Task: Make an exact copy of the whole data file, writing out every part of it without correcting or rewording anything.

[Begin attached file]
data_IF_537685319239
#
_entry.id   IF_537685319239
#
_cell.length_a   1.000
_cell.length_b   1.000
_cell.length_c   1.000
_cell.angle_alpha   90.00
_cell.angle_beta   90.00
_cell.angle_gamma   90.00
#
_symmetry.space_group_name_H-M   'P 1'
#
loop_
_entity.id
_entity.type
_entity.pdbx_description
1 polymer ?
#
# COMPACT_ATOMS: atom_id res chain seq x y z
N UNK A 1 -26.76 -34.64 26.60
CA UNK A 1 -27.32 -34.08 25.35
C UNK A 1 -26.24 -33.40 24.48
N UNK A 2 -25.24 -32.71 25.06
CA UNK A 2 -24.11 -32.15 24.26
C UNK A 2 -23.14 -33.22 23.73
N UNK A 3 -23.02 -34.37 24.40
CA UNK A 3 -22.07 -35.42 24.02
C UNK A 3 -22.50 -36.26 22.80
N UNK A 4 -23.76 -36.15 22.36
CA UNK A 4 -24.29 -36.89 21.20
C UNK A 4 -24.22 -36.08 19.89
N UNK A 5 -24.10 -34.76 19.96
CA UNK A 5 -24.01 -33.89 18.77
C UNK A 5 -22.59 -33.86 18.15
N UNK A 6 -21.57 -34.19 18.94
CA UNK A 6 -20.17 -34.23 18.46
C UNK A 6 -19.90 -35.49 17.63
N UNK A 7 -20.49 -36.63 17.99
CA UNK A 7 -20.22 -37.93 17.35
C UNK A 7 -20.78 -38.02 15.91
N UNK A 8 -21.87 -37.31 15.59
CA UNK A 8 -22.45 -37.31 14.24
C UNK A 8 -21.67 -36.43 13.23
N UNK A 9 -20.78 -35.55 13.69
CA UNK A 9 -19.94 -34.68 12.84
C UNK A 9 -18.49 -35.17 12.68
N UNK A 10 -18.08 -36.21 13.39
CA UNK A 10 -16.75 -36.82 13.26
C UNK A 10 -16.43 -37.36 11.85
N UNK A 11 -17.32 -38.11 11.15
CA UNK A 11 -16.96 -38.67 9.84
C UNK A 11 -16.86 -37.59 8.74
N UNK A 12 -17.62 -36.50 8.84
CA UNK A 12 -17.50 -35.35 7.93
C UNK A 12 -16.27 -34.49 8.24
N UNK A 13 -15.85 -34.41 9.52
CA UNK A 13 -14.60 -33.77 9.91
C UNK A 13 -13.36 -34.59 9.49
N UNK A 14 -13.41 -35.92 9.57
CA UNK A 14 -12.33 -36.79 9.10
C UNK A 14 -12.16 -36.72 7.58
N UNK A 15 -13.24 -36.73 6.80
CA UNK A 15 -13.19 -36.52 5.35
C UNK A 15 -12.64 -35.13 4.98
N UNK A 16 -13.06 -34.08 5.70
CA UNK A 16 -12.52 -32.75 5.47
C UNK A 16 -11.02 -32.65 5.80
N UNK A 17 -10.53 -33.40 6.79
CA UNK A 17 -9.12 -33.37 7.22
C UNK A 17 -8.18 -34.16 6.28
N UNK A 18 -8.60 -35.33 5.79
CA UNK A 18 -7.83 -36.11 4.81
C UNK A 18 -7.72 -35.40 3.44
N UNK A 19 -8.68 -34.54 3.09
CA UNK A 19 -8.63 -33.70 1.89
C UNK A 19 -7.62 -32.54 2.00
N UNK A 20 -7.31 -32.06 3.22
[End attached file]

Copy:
data_IF_537685319239
#
_entry.id   IF_537685319239
#
_cell.length_a   1.000
_cell.length_b   1.000
_cell.length_c   1.000
_cell.angle_alpha   90.00
_cell.angle_beta   90.00
_cell.angle_gamma   90.00
#
_symmetry.space_group_name_H-M   'P 1'
#
loop_
_entity.id
_entity.type
_entity.pdbx_description
1 polymer ?
#
# COMPACT_ATOMS: atom_id res chain seq x y z
N UNK A 1 -26.76 -34.64 26.60
CA UNK A 1 -27.32 -34.08 25.35
C UNK A 1 -26.24 -33.40 24.48
N UNK A 2 -25.24 -32.71 25.06
CA UNK A 2 -24.11 -32.15 24.26
C UNK A 2 -23.14 -33.22 23.73
N UNK A 3 -23.02 -34.37 24.40
CA UNK A 3 -22.07 -35.42 24.02
C UNK A 3 -22.50 -36.26 22.80
N UNK A 4 -23.76 -36.15 22.36
CA UNK A 4 -24.29 -36.89 21.20
C UNK A 4 -24.22 -36.08 19.89
N UNK A 5 -24.10 -34.76 19.96
CA UNK A 5 -24.01 -33.89 18.77
C UNK A 5 -22.59 -33.86 18.15
N UNK A 6 -21.57 -34.19 18.94
CA UNK A 6 -20.17 -34.23 18.46
C UNK A 6 -19.90 -35.49 17.63
N UNK A 7 -20.49 -36.63 17.99
CA UNK A 7 -20.22 -37.93 17.35
C UNK A 7 -20.78 -38.02 15.91
N UNK A 8 -21.87 -37.31 15.59
CA UNK A 8 -22.45 -37.31 14.24
C UNK A 8 -21.67 -36.43 13.23
N UNK A 9 -20.78 -35.55 13.69
CA UNK A 9 -19.94 -34.68 12.84
C UNK A 9 -18.49 -35.17 12.68
N UNK A 10 -18.08 -36.21 13.39
CA UNK A 10 -16.75 -36.82 13.26
C UNK A 10 -16.43 -37.36 11.85
N UNK A 11 -17.32 -38.11 11.15
CA UNK A 11 -16.96 -38.67 9.84
C UNK A 11 -16.86 -37.59 8.74
N UNK A 12 -17.62 -36.50 8.84
CA UNK A 12 -17.50 -35.35 7.93
C UNK A 12 -16.27 -34.49 8.24
N UNK A 13 -15.85 -34.41 9.52
CA UNK A 13 -14.60 -33.77 9.91
C UNK A 13 -13.36 -34.59 9.49
N UNK A 14 -13.41 -35.92 9.57
CA UNK A 14 -12.33 -36.79 9.10
C UNK A 14 -12.16 -36.72 7.58
N UNK A 15 -13.24 -36.73 6.80
CA UNK A 15 -13.19 -36.52 5.35
C UNK A 15 -12.64 -35.13 4.98
N UNK A 16 -13.06 -34.08 5.70
CA UNK A 16 -12.52 -32.75 5.47
C UNK A 16 -11.02 -32.65 5.80
N UNK A 17 -10.53 -33.40 6.79
CA UNK A 17 -9.12 -33.37 7.22
C UNK A 17 -8.18 -34.16 6.28
N UNK A 18 -8.60 -35.33 5.79
CA UNK A 18 -7.83 -36.11 4.81
C UNK A 18 -7.72 -35.40 3.44
N UNK A 19 -8.68 -34.54 3.09
CA UNK A 19 -8.63 -33.70 1.89
C UNK A 19 -7.62 -32.54 2.00
N UNK A 20 -7.31 -32.06 3.22